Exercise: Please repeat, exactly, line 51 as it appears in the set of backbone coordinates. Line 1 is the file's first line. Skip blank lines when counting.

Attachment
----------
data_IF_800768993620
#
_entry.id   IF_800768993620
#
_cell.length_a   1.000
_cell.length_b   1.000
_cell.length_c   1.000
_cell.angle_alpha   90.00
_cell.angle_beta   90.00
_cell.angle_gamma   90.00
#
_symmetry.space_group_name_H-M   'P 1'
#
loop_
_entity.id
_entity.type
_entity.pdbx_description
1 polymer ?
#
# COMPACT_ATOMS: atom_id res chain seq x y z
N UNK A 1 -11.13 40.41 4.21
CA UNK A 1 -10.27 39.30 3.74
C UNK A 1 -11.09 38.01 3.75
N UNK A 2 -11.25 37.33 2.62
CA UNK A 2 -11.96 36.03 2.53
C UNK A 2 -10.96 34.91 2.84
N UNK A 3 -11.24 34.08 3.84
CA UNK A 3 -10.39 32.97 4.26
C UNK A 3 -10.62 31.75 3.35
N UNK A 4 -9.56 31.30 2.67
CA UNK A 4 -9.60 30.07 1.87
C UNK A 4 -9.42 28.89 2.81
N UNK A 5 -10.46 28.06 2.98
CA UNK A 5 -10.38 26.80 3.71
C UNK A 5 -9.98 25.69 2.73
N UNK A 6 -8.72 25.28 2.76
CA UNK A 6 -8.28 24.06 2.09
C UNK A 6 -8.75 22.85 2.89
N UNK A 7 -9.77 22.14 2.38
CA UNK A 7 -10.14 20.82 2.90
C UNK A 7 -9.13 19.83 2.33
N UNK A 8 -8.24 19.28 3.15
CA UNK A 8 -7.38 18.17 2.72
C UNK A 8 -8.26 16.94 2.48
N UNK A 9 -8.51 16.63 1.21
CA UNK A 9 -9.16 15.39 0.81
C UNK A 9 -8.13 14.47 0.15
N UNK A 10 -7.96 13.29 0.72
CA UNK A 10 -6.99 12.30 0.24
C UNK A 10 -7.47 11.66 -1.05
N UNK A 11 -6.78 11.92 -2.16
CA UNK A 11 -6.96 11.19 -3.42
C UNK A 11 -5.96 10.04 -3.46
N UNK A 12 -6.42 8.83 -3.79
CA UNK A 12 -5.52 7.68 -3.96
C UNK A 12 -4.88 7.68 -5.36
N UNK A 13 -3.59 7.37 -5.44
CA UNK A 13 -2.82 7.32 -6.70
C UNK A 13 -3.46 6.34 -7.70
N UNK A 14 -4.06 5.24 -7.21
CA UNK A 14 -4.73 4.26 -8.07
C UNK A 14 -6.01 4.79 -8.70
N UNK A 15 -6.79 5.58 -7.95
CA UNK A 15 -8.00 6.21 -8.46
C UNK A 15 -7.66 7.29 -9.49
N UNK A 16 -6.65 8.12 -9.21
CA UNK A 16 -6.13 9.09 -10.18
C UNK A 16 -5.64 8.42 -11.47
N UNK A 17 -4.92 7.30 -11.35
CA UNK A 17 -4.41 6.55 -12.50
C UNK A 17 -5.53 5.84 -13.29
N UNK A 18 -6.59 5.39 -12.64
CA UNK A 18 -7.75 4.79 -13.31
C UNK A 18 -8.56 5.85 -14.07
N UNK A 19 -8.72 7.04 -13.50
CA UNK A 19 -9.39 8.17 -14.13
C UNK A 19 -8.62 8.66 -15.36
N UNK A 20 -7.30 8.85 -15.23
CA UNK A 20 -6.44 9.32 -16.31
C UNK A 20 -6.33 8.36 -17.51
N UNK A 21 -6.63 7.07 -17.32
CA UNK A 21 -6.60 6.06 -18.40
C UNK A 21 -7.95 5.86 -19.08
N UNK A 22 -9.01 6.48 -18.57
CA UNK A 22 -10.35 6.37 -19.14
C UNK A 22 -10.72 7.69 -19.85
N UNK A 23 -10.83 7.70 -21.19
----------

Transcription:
N UNK A 11 -6.78 11.92 -2.16